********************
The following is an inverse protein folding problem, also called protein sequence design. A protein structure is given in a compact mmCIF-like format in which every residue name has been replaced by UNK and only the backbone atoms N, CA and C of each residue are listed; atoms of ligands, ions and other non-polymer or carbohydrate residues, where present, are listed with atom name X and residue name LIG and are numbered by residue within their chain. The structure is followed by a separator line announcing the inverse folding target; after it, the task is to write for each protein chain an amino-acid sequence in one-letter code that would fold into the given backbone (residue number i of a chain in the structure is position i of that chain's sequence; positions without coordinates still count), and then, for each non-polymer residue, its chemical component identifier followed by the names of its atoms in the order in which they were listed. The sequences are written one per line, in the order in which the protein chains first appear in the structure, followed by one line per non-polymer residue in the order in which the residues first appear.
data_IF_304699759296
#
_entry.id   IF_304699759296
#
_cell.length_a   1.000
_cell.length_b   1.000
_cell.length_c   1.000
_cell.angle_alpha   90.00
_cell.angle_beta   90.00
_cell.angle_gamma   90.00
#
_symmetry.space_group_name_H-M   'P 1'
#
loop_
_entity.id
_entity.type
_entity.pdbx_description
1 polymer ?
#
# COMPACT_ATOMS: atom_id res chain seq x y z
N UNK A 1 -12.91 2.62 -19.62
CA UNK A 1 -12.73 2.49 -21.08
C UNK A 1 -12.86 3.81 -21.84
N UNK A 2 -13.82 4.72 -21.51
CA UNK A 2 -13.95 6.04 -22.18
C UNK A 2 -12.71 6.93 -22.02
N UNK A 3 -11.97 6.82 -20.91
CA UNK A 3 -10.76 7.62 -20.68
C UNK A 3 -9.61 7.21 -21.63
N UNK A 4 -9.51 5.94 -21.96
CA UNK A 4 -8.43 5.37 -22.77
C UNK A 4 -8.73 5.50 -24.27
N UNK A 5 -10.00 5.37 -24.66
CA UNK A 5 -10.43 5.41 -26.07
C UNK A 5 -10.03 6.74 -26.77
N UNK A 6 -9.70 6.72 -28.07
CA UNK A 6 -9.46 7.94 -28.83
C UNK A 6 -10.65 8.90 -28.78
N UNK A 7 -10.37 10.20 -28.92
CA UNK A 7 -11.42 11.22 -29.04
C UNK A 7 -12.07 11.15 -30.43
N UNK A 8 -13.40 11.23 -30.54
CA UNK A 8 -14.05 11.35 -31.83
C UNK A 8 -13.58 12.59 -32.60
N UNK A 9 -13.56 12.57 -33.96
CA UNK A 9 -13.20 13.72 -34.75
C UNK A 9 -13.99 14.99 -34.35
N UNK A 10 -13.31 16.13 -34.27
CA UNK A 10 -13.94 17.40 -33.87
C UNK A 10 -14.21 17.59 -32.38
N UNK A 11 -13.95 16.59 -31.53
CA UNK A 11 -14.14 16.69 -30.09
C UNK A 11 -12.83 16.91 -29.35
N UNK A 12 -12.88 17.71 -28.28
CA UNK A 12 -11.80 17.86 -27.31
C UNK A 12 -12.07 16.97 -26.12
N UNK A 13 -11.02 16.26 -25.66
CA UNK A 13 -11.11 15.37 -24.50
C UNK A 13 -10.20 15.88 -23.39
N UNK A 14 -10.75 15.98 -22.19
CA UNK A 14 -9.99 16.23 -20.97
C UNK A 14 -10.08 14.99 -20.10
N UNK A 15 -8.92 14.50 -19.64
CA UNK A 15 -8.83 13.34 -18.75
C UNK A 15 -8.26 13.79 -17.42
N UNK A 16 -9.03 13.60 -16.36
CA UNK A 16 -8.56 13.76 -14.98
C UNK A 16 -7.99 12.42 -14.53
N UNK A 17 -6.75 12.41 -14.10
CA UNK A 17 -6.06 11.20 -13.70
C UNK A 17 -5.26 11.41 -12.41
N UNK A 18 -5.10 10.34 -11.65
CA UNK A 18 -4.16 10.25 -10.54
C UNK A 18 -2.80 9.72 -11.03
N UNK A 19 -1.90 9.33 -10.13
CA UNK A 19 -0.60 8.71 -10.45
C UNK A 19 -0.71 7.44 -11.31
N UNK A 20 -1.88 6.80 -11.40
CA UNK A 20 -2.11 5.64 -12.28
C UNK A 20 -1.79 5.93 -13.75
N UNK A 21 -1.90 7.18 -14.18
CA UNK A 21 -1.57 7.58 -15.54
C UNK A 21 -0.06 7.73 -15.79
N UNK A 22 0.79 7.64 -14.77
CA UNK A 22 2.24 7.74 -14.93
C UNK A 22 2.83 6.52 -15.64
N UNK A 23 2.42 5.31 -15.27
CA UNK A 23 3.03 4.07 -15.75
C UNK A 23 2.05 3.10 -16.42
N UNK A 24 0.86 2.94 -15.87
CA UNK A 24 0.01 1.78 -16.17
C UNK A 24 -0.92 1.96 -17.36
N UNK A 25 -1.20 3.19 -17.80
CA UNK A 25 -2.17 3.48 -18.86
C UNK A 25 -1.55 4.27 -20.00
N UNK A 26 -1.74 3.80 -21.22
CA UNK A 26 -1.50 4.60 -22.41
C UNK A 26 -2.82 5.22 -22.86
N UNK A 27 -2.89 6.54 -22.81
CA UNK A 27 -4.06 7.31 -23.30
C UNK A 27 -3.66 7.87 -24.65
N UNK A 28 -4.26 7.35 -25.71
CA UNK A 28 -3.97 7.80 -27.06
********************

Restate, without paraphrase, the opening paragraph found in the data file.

The following is an inverse protein folding problem, also called protein sequence design. A protein structure is given in a compact mmCIF-like format in which every residue name has been replaced by UNK and only the backbone atoms N, CA and C of each residue are listed; atoms of ligands, ions and other non-polymer or carbohydrate residues, where present, are listed with atom name X and residue name LIG and are numbered by residue within their chain. The structure is followed by a separator line announcing the inverse folding target; after it, the task is to write for each protein chain an amino-acid sequence in one-letter code that would fold into the given backbone (residue number i of a chain in the structure is position i of that chain's sequence; positions without coordinates still count), and then, for each non-polymer residue, its chemical component identifier followed by the names of its atoms in the order in which they were listed. The sequences are written one per line, in the order in which the protein chains first appear in the structure, followed by one line per non-polymer residue in the order in which the residues first appear.